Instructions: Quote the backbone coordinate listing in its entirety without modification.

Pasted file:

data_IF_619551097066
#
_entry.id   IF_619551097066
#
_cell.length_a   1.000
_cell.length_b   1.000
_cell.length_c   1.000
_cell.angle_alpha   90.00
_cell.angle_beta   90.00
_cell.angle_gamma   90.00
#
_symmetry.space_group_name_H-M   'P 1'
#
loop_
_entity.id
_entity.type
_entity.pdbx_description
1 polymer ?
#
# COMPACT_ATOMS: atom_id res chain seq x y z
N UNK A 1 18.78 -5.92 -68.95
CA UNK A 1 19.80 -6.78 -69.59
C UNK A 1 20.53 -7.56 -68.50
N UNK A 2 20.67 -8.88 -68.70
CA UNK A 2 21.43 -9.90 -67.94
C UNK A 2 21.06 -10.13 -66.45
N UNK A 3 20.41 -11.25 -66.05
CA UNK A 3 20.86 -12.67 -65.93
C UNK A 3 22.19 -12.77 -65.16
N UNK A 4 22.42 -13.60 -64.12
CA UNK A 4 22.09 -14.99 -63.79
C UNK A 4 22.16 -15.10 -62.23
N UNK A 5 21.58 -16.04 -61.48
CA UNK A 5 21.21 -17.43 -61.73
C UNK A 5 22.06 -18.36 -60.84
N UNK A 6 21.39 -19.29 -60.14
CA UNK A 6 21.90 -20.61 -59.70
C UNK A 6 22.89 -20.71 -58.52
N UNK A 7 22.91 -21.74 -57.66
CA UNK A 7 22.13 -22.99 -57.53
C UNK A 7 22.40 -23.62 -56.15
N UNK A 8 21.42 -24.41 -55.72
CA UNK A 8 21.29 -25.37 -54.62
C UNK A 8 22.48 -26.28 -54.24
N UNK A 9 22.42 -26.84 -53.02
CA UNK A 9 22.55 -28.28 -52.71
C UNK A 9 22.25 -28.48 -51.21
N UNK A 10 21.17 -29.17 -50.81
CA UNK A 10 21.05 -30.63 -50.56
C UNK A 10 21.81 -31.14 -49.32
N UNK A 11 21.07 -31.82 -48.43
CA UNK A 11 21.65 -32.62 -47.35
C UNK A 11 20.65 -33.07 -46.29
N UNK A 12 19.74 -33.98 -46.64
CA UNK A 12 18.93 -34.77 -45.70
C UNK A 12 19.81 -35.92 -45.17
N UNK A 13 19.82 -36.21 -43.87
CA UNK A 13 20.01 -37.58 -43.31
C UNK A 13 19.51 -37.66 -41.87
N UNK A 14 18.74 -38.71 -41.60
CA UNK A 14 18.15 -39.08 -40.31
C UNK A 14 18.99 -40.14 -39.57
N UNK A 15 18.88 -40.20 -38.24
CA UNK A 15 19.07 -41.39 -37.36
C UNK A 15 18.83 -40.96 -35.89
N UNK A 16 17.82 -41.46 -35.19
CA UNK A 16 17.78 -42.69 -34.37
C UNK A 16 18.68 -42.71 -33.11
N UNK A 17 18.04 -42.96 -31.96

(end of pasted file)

data_IF_619551097066
#
_entry.id   IF_619551097066
#
_cell.length_a   1.000
_cell.length_b   1.000
_cell.length_c   1.000
_cell.angle_alpha   90.00
_cell.angle_beta   90.00
_cell.angle_gamma   90.00
#
_symmetry.space_group_name_H-M   'P 1'
#
loop_
_entity.id
_entity.type
_entity.pdbx_description
1 polymer ?
#
# COMPACT_ATOMS: atom_id res chain seq x y z
N UNK A 1 18.78 -5.92 -68.95
CA UNK A 1 19.80 -6.78 -69.59
C UNK A 1 20.53 -7.56 -68.50
N UNK A 2 20.67 -8.88 -68.70
CA UNK A 2 21.43 -9.90 -67.94
C UNK A 2 21.06 -10.13 -66.45
N UNK A 3 20.41 -11.25 -66.05
CA UNK A 3 20.86 -12.67 -65.93
C UNK A 3 22.19 -12.77 -65.16
N UNK A 4 22.42 -13.60 -64.12
CA UNK A 4 22.09 -14.99 -63.79
C UNK A 4 22.16 -15.10 -62.23
N UNK A 5 21.58 -16.04 -61.48
CA UNK A 5 21.21 -17.43 -61.73
C UNK A 5 22.06 -18.36 -60.84
N UNK A 6 21.39 -19.29 -60.14
CA UNK A 6 21.90 -20.61 -59.70
C UNK A 6 22.89 -20.71 -58.52
N UNK A 7 22.91 -21.74 -57.66
CA UNK A 7 22.13 -22.99 -57.53
C UNK A 7 22.40 -23.62 -56.15
N UNK A 8 21.42 -24.41 -55.72
CA UNK A 8 21.29 -25.37 -54.62
C UNK A 8 22.48 -26.28 -54.24
N UNK A 9 22.42 -26.84 -53.02
CA UNK A 9 22.55 -28.28 -52.71
C UNK A 9 22.25 -28.48 -51.21
N UNK A 10 21.17 -29.17 -50.81
CA UNK A 10 21.05 -30.63 -50.56
C UNK A 10 21.81 -31.14 -49.32
N UNK A 11 21.07 -31.82 -48.43
CA UNK A 11 21.65 -32.62 -47.35
C UNK A 11 20.65 -33.07 -46.29
N UNK A 12 19.74 -33.98 -46.64
CA UNK A 12 18.93 -34.77 -45.70
C UNK A 12 19.81 -35.92 -45.17
N UNK A 13 19.82 -36.21 -43.87
CA UNK A 13 20.01 -37.58 -43.31
C UNK A 13 19.51 -37.66 -41.87
N UNK A 14 18.74 -38.71 -41.60
CA UNK A 14 18.15 -39.08 -40.31
C UNK A 14 18.99 -40.14 -39.57
N UNK A 15 18.88 -40.20 -38.24
CA UNK A 15 19.07 -41.39 -37.36
C UNK A 15 18.83 -40.96 -35.89
N UNK A 16 17.82 -41.46 -35.19
CA UNK A 16 17.78 -42.69 -34.37
C UNK A 16 18.68 -42.71 -33.11
N UNK A 17 18.04 -42.96 -31.96